Six-Color Chasuble Front with Animal Pattern

Six-Color Chasuble Front with Animal Pattern

1415-25

Silk, polychrome velvet with cut pile

Overall: 80 x 57.2 cm (31 1/2 x 22 1/2 in.)

Purchase from the J. H. Wade Fund 1943.66

Description

Few velvets were woven in Italy with as many as
six colors of pile, such as this front panel from a
chasuble. The chasuble is the main sleeveless outer
vestment worn by priests while officiating during
Mass. The resulting weave highlights a complex
animal pattern in which deer appear behind a fence
and peacocks flank a fountain above—an artistic
fashion that emerged in the 1300s. This complicated
weaving process was gradually abandoned during
the 1400s in favor of monochrome floral patterns
that were often embellished with gold.

See also

Contact us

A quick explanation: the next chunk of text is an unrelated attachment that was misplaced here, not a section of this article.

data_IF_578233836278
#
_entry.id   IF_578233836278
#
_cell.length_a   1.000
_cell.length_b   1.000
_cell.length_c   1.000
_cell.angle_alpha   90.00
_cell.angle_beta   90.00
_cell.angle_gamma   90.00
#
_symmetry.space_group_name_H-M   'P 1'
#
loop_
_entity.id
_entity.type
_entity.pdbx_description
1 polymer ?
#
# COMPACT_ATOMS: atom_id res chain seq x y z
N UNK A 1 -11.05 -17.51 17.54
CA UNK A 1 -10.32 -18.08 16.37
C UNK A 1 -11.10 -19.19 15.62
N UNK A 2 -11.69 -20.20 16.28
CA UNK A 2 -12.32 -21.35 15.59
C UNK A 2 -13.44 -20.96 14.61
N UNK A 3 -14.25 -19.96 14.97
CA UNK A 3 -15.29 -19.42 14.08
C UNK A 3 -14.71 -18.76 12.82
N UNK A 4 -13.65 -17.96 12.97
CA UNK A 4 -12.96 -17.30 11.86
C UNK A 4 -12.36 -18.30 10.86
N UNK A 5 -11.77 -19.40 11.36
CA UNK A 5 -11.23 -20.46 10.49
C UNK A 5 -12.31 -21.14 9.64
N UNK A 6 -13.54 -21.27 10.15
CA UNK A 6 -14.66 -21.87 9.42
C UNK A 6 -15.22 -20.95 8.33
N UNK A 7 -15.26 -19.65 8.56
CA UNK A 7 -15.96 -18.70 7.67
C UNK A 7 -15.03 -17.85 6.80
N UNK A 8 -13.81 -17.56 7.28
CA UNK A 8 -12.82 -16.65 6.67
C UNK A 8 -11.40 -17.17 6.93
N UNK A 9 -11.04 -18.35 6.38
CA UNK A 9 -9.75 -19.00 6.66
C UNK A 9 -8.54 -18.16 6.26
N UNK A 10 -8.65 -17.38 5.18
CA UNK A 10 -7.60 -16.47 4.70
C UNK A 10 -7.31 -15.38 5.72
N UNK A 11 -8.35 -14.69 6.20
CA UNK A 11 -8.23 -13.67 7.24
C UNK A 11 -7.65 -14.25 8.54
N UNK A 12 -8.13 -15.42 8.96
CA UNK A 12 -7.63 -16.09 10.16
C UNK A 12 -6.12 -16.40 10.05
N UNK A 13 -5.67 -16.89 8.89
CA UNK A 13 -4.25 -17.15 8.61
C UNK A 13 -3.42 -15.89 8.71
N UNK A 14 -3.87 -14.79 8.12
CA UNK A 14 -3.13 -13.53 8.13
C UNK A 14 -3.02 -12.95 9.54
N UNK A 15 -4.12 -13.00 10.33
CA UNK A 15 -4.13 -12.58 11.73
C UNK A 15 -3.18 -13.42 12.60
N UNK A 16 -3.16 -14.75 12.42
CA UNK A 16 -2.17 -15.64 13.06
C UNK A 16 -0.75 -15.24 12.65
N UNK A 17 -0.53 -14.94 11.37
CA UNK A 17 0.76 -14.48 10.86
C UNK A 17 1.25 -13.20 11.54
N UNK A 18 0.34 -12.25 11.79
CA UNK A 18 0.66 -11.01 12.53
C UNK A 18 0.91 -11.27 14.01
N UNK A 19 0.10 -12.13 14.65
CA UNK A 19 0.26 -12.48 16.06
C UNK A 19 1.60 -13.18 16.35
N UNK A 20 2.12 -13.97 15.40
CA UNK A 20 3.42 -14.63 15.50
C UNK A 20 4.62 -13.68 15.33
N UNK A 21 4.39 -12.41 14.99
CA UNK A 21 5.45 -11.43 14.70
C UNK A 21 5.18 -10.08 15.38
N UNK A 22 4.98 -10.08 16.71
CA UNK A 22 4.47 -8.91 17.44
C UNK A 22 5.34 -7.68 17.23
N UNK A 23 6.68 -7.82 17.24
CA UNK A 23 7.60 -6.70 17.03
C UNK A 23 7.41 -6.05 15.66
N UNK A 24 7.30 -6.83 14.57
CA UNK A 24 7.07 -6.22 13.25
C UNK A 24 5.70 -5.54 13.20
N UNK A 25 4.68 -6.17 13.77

The information about this object, including provenance information, is based on historic information and may not be currently accurate or complete. Research on objects is an ongoing process, but the information about this object may not reflect the most current information available to CMA. If you notice a mistake or have additional information about this object, please email collectionsdata@clevelandart.org.

To request more information about this object, study images, or bibliography, contact the Ingalls Library Reference Desk.

Is something not working on this page? Please email help.website@clevelandart.org.

Request a digital file from Image Services that is not available through CC0, a detail image, or any image with a color bar.